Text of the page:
One of the most perplexing commandments in the Torah deals with our treatment of Amalek, the nation that attacked Israel's weakest elements on their journey out of Egypt. "Remember what Amalek did to you...You shall blot out the memory of Amalek from under heaven. Do not forget!" At once, we are commanded to remember Amalek and to blot out their memory.
A few days ago, humanity was once again faced with an act of Amalek. On Friday, December 14, a gunman entered Sandy Hook Elementary School in Newtown, Connecticut, and murdered 26 people, after already having killed his mother. The dead included school children, as young as six years, old and their teachers. In the aftermath of this horrible act, people around the world are merely left to ask difficult questions, like, "What would lead a person to commit such a heinous crime?" and "What can we do to prevent it from happening again?"
Here, the Biblical injunctions both to remember and to blot out a name are useful. We at once must remember every single victim of this terrible event while also remembering the act itself. While we remember the act, we are best to think about the circumstances that caused the act — how did this act come to be, and what can society do so that it does not happen again?
Since the tragedy, two major topics have dominated the discourse around the shooting — the treatment of mental illness in the United States and gun control. Neither topic provides easy answers, but both are necessary conversations to have. Judaism has more to say on mental health than it does on gun control, but it gives helpful guidance on both topics.
Relating to mental illness, Judaism is clear in its view that all people deserve mental, emotional, and physical healing. The traditional prayer for healing calls on God to grant healing “of the soul and of the body,” referring to all types of illnesses. People that struggle emotionally, according to Judaism, are just as much deserving of treatment as people suffering from physical illnesses. And while, like all societies, many Jewish societies have a way to go in terms of tolerance and inclusion, Jewish tradition and liturgy make clear that society has a responsibility to care for those suffering from emotional illnesses.
One aspect of the discourse, however, has gone against Jewish tradition. While the desire to increase the discourse on mental illness is admirable, many people have fallen into the trap of lumping all people with different needs in one group. This of course is not the case. People struggle with different issues, and people struggling with same problems struggle with them in different ways. Judaism warns us against such generalizations, and the Book of Proverbs teaches us to treat each person as an individual, and to educate “according to one’s path.”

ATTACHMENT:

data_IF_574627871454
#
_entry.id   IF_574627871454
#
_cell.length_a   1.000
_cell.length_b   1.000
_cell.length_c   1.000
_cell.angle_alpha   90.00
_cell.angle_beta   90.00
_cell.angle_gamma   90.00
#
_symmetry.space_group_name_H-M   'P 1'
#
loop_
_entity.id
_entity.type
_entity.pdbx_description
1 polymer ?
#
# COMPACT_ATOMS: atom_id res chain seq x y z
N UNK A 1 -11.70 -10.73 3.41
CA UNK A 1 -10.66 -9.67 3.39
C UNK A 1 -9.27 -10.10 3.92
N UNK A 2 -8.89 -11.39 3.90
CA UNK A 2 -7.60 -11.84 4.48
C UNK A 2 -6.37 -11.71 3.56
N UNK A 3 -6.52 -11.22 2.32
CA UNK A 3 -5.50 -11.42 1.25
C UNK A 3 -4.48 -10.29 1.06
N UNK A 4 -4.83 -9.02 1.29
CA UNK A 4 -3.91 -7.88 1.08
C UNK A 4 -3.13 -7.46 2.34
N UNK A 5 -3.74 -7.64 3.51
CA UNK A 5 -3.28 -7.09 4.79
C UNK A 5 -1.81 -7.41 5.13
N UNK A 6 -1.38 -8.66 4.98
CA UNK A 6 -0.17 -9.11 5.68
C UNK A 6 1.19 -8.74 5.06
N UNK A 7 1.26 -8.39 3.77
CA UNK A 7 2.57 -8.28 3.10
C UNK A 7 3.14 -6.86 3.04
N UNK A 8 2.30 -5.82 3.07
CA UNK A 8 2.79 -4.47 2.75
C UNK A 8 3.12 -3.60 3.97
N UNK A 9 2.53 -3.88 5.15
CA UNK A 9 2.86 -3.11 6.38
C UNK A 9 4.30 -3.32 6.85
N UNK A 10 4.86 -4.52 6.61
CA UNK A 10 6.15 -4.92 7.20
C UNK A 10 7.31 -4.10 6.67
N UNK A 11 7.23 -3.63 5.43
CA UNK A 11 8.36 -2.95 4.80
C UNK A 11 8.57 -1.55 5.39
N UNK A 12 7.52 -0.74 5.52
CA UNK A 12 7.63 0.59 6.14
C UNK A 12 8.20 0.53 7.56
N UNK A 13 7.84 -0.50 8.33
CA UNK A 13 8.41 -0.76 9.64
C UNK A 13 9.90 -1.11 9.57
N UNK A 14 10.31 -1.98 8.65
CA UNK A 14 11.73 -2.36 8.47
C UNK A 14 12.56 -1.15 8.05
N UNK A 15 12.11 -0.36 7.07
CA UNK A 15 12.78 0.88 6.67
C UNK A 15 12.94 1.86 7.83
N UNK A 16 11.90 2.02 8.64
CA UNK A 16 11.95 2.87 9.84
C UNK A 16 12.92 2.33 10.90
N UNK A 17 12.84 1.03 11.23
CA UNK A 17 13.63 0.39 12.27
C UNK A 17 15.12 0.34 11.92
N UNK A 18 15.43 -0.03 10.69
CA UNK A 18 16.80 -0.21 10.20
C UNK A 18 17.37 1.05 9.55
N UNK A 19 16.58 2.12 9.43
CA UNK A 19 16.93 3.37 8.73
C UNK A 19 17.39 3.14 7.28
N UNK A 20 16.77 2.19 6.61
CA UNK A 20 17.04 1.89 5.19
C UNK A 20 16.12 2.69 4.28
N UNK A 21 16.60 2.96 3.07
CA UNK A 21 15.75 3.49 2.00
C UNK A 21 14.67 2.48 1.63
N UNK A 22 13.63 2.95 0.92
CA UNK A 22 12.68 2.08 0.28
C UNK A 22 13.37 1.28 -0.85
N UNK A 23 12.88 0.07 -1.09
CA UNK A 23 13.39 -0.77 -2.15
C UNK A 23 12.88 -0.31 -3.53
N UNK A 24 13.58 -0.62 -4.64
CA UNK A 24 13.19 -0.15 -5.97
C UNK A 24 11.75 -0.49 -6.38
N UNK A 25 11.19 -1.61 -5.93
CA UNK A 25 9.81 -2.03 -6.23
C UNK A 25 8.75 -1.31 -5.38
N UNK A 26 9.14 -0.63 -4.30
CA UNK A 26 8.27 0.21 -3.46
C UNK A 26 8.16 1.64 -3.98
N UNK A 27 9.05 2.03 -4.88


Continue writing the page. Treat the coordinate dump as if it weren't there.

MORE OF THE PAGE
Indeed, we do not know what led Adam Lanza to commit this heinous act and take his own life, and we should think twice before assuming that other people who also suffer from mental illness will behave in the same way. But we should learn that every person deserves individual attention and treatment. Ideally, if society understands the needs of every individual better, there will be fewer tragedies like that of Sandy Hook.
The other conversation that needs to take place relates to gun control. Even before researching Jewish sources, many people, including non-Jews, have looked to Israel to understand the topic better. Some argue that even with the military, Israel has strong gun control, which explains the low rate of murder here; others believe that guns and ammunition are readily available in Israel, but that the culture prevents such killings. I, for one, have been trained to use an M-16, and I cannot understand why any civilian would ever need or want to own one.
Moreover, Judaism does take a clear stance regarding the sanctity of life, and as the Conservative Movement leadership mentioned in a recent statement, the Mishnah teaches that people should not carry weapons. There is, unquestionably, a need to recognize that - whether an assault rifle or handgun - firearms can so easily destroy a life. And just as we heavily regulate cars and their drivers, because cars have the potential to kill even though they are designed with another purpose in mind, so too must the government regulate firearms as a means of sanctifying life.
It will take the United States a long time to heal from the devastation at Sandy Hook, and many lives have been changed for worse. Nevertheless, we cannot allow the difficult conversations to be swept under the rug, as we have a commandment to remember the horrible deed that was done. In doing so, we will be honoring the memories of the victims, and if we make positive change in our society, we may yet succeed in blotting out these acts so that they do not happen again.
Arie Hasit, a student at the rabbinical seminary of Machon Schechter, serves as the spiritual leader for NOAM, the youth wing of the Masorti Movement in Israel. He lives in Jerusalem.
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